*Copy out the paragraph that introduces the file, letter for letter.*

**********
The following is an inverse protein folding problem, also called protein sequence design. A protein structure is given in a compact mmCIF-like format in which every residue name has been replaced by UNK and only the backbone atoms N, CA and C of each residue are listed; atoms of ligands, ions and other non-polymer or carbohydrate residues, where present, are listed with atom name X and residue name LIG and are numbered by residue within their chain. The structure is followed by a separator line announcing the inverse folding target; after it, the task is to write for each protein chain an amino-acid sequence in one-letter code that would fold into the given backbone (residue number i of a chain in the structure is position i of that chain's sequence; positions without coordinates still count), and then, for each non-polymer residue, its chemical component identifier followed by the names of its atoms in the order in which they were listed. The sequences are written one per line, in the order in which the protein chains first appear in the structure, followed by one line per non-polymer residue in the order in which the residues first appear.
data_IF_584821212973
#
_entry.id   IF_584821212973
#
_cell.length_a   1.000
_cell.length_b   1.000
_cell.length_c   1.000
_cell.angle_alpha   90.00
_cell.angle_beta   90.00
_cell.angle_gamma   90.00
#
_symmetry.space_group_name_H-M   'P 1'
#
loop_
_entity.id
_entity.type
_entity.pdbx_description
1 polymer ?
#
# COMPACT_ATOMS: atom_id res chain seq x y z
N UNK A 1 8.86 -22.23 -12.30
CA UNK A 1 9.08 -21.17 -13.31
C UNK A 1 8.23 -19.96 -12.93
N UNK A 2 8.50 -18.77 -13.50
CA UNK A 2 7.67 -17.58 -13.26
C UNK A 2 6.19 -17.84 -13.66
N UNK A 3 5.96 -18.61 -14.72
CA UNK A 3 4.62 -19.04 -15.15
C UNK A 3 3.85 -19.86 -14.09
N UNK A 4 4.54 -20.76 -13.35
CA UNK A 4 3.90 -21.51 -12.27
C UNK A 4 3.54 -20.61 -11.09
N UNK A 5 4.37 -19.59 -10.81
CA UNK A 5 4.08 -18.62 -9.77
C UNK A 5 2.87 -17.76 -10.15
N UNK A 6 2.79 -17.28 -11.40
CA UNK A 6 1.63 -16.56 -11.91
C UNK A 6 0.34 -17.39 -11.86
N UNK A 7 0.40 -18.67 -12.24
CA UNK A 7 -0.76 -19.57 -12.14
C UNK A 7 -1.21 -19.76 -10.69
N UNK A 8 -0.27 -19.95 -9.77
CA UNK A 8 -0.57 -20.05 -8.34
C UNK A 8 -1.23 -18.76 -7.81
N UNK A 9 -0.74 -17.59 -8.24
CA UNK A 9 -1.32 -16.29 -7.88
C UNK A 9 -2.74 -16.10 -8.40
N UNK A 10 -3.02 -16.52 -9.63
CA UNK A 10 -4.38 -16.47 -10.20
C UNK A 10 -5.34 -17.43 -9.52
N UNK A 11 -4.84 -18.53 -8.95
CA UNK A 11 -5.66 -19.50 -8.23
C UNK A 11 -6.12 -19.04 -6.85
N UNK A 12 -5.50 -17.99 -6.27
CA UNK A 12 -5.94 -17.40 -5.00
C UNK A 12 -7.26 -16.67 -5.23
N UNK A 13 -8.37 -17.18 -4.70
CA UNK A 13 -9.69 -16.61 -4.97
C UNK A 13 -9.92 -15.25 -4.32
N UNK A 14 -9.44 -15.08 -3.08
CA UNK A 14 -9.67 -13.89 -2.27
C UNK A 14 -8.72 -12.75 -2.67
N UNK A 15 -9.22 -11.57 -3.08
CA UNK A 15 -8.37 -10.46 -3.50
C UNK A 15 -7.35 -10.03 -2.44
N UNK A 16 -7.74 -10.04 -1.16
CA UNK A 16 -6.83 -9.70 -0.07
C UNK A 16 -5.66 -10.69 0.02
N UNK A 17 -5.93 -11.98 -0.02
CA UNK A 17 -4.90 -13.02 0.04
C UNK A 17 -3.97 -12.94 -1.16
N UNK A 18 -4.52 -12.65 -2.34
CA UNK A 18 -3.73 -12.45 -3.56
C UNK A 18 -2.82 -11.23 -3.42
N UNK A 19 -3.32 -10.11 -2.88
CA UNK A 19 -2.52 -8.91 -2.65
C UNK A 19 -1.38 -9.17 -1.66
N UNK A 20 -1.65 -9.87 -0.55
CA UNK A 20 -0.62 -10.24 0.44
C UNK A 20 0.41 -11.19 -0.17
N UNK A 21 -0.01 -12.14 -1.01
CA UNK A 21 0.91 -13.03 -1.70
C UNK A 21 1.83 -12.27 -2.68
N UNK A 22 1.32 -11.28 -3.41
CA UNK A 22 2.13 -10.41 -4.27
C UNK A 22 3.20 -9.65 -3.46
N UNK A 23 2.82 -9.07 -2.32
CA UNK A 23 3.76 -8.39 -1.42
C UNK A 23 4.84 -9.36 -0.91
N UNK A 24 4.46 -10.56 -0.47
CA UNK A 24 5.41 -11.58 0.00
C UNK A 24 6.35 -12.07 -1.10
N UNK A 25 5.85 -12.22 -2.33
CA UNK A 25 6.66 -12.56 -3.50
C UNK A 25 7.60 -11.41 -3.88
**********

The following is an inverse protein folding problem, also called protein sequence design. A protein structure is given in a compact mmCIF-like format in which every residue name has been replaced by UNK and only the backbone atoms N, CA and C of each residue are listed; atoms of ligands, ions and other non-polymer or carbohydrate residues, where present, are listed with atom name X and residue name LIG and are numbered by residue within their chain. The structure is followed by a separator line announcing the inverse folding target; after it, the task is to write for each protein chain an amino-acid sequence in one-letter code that would fold into the given backbone (residue number i of a chain in the structure is position i of that chain's sequence; positions without coordinates still count), and then, for each non-polymer residue, its chemical component identifier followed by the names of its atoms in the order in which they were listed. The sequences are written one per line, in the order in which the protein chains first appear in the structure, followed by one line per non-polymer residue in the order in which the residues first appear.